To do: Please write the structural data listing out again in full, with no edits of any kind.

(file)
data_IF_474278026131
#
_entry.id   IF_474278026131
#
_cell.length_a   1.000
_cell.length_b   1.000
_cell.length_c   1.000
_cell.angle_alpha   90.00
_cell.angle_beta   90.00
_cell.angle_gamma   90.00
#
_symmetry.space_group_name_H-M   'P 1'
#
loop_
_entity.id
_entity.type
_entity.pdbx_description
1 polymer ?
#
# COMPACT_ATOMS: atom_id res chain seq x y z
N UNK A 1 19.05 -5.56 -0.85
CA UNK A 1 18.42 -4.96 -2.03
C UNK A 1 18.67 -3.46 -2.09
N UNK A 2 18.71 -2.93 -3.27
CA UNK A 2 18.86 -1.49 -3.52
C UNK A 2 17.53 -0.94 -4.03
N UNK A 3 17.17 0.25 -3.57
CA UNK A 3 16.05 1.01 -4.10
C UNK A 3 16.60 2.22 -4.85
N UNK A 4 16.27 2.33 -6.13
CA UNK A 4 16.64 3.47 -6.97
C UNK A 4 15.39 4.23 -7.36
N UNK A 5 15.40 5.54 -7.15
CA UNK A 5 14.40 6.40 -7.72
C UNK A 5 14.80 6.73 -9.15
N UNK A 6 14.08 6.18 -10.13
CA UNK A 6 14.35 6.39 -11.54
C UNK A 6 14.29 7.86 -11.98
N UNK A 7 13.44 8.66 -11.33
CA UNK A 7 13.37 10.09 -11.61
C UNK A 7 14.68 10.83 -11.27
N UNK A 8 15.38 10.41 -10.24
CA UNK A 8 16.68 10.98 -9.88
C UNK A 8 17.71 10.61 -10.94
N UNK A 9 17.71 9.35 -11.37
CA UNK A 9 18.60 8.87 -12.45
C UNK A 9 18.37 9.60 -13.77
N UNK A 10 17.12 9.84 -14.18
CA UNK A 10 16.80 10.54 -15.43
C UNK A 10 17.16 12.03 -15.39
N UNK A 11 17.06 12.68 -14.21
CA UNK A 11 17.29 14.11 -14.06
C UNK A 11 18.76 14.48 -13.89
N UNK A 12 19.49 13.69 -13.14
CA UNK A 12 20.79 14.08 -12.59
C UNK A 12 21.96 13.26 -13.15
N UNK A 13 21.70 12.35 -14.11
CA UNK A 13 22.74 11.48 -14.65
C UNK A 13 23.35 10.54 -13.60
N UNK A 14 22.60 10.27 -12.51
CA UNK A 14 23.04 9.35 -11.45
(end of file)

data_IF_474278026131
#
_entry.id   IF_474278026131
#
_cell.length_a   1.000
_cell.length_b   1.000
_cell.length_c   1.000
_cell.angle_alpha   90.00
_cell.angle_beta   90.00
_cell.angle_gamma   90.00
#
_symmetry.space_group_name_H-M   'P 1'
#
loop_
_entity.id
_entity.type
_entity.pdbx_description
1 polymer ?
#
# COMPACT_ATOMS: atom_id res chain seq x y z
N UNK A 1 19.05 -5.56 -0.85
CA UNK A 1 18.42 -4.96 -2.03
C UNK A 1 18.67 -3.46 -2.09
N UNK A 2 18.71 -2.93 -3.27
CA UNK A 2 18.86 -1.49 -3.52
C UNK A 2 17.53 -0.94 -4.03
N UNK A 3 17.17 0.25 -3.57
CA UNK A 3 16.05 1.01 -4.10
C UNK A 3 16.60 2.22 -4.85
N UNK A 4 16.27 2.33 -6.13
CA UNK A 4 16.64 3.47 -6.97
C UNK A 4 15.39 4.23 -7.36
N UNK A 5 15.40 5.54 -7.15
CA UNK A 5 14.40 6.40 -7.72
C UNK A 5 14.80 6.73 -9.15
N UNK A 6 14.08 6.18 -10.13
CA UNK A 6 14.35 6.39 -11.54
C UNK A 6 14.29 7.86 -11.98
N UNK A 7 13.44 8.66 -11.33
CA UNK A 7 13.37 10.09 -11.61
C UNK A 7 14.68 10.83 -11.27
N UNK A 8 15.38 10.41 -10.24
CA UNK A 8 16.68 10.98 -9.88
C UNK A 8 17.71 10.61 -10.94
N UNK A 9 17.71 9.35 -11.37
CA UNK A 9 18.60 8.87 -12.45
C UNK A 9 18.37 9.60 -13.77
N UNK A 10 17.12 9.84 -14.18
CA UNK A 10 16.80 10.54 -15.43
C UNK A 10 17.16 12.03 -15.39
N UNK A 11 17.06 12.68 -14.21
CA UNK A 11 17.29 14.11 -14.06
C UNK A 11 18.76 14.48 -13.89
N UNK A 12 19.49 13.69 -13.14
CA UNK A 12 20.79 14.08 -12.59
C UNK A 12 21.96 13.26 -13.15
N UNK A 13 21.70 12.35 -14.11
CA UNK A 13 22.74 11.48 -14.65
C UNK A 13 23.35 10.54 -13.60
N UNK A 14 22.60 10.27 -12.51
CA UNK A 14 23.04 9.35 -11.45